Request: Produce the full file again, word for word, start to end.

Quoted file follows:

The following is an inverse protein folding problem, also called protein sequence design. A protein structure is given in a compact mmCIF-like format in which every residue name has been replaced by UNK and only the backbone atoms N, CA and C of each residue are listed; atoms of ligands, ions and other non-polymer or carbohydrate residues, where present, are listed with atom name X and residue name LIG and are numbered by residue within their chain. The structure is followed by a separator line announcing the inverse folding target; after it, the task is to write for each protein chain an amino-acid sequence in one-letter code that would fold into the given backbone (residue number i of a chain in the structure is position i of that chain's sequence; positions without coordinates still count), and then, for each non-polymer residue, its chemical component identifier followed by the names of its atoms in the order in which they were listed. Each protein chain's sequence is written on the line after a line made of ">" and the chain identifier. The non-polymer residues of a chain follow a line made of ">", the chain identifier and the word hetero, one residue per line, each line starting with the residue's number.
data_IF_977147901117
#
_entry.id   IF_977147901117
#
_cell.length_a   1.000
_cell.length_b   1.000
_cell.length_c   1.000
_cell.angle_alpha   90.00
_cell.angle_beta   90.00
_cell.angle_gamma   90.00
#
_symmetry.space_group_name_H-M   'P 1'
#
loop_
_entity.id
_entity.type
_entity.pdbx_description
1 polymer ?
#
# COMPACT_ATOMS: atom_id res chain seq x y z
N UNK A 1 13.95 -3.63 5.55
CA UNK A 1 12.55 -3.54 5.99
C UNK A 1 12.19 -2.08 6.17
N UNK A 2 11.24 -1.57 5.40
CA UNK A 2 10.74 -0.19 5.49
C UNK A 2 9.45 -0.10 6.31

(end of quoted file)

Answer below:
The following is an inverse protein folding problem, also called protein sequence design. A protein structure is given in a compact mmCIF-like format in which every residue name has been replaced by UNK and only the backbone atoms N, CA and C of each residue are listed; atoms of ligands, ions and other non-polymer or carbohydrate residues, where present, are listed with atom name X and residue name LIG and are numbered by residue within their chain. The structure is followed by a separator line announcing the inverse folding target; after it, the task is to write for each protein chain an amino-acid sequence in one-letter code that would fold into the given backbone (residue number i of a chain in the structure is position i of that chain's sequence; positions without coordinates still count), and then, for each non-polymer residue, its chemical component identifier followed by the names of its atoms in the order in which they were listed. Each protein chain's sequence is written on the line after a line made of ">" and the chain identifier. The non-polymer residues of a chain follow a line made of ">", the chain identifier and the word hetero, one residue per line, each line starting with the residue's number.
data_IF_977147901117
#
_entry.id   IF_977147901117
#
_cell.length_a   1.000
_cell.length_b   1.000
_cell.length_c   1.000
_cell.angle_alpha   90.00
_cell.angle_beta   90.00
_cell.angle_gamma   90.00
#
_symmetry.space_group_name_H-M   'P 1'
#
loop_
_entity.id
_entity.type
_entity.pdbx_description
1 polymer ?
#
# COMPACT_ATOMS: atom_id res chain seq x y z
N UNK A 1 13.95 -3.63 5.55
CA UNK A 1 12.55 -3.54 5.99
C UNK A 1 12.19 -2.08 6.17
N UNK A 2 11.24 -1.57 5.40
CA UNK A 2 10.74 -0.19 5.49
C UNK A 2 9.45 -0.10 6.31